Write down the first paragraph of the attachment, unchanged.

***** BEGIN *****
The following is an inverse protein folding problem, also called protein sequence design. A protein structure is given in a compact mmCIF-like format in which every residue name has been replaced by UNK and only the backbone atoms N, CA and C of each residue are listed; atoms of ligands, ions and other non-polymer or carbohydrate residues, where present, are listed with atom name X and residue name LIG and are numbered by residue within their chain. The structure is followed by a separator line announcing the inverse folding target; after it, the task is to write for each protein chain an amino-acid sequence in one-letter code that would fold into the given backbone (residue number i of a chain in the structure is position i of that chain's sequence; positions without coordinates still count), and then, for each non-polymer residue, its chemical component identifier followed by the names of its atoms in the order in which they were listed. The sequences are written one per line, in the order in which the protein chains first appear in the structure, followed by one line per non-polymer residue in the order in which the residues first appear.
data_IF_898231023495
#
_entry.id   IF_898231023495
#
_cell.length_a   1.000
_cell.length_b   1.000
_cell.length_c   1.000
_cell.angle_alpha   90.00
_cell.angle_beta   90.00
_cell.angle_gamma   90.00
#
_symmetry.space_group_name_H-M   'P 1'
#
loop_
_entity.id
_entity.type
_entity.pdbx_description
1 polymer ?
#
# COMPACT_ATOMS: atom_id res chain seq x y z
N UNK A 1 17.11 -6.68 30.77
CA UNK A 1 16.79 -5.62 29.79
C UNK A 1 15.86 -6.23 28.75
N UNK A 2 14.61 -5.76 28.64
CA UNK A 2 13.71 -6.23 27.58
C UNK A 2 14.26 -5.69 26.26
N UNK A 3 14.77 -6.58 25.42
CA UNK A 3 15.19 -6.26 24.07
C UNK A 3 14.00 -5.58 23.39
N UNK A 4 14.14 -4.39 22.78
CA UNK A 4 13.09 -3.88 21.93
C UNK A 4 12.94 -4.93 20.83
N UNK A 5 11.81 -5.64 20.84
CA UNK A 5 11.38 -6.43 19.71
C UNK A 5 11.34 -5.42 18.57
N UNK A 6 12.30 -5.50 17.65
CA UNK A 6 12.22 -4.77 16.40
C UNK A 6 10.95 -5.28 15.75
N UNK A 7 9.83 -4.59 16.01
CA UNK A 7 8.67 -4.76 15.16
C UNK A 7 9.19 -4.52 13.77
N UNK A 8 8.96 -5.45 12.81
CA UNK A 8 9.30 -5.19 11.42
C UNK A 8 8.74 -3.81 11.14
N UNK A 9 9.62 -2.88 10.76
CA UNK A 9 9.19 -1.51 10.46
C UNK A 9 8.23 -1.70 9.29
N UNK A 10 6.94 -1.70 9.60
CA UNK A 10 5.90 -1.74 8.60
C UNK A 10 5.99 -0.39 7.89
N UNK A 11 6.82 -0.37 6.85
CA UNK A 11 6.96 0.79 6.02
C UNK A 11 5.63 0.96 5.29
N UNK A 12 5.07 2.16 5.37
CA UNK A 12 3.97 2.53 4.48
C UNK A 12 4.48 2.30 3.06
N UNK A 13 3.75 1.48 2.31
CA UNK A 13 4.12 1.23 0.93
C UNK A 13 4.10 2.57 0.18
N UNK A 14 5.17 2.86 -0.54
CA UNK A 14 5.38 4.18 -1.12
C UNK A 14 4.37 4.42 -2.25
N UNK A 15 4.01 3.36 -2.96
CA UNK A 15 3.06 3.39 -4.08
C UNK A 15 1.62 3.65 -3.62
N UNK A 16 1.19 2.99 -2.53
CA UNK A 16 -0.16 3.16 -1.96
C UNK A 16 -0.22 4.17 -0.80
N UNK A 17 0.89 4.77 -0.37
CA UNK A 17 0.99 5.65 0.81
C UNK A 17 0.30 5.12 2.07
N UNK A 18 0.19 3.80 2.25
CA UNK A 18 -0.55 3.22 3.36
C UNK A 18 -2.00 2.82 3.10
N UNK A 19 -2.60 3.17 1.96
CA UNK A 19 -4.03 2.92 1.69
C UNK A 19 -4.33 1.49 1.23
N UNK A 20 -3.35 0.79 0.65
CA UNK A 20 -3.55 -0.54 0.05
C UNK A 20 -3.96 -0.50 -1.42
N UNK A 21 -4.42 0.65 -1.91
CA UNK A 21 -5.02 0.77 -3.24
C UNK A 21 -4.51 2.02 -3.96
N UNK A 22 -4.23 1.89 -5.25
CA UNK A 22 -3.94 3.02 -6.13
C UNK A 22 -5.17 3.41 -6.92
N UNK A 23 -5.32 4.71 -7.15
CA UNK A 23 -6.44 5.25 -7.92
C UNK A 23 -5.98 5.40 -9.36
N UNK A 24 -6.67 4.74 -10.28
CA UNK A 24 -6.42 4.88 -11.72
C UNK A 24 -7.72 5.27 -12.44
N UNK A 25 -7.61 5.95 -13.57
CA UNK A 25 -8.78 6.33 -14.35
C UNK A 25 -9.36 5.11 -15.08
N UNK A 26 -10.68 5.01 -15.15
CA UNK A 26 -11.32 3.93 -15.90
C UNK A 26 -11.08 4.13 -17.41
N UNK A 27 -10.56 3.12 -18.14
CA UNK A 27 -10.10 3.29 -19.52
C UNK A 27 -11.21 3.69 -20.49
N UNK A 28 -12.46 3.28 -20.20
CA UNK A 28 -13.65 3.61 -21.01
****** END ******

The following is an inverse protein folding problem, also called protein sequence design. A protein structure is given in a compact mmCIF-like format in which every residue name has been replaced by UNK and only the backbone atoms N, CA and C of each residue are listed; atoms of ligands, ions and other non-polymer or carbohydrate residues, where present, are listed with atom name X and residue name LIG and are numbered by residue within their chain. The structure is followed by a separator line announcing the inverse folding target; after it, the task is to write for each protein chain an amino-acid sequence in one-letter code that would fold into the given backbone (residue number i of a chain in the structure is position i of that chain's sequence; positions without coordinates still count), and then, for each non-polymer residue, its chemical component identifier followed by the names of its atoms in the order in which they were listed. The sequences are written one per line, in the order in which the protein chains first appear in the structure, followed by one line per non-polymer residue in the order in which the residues first appear.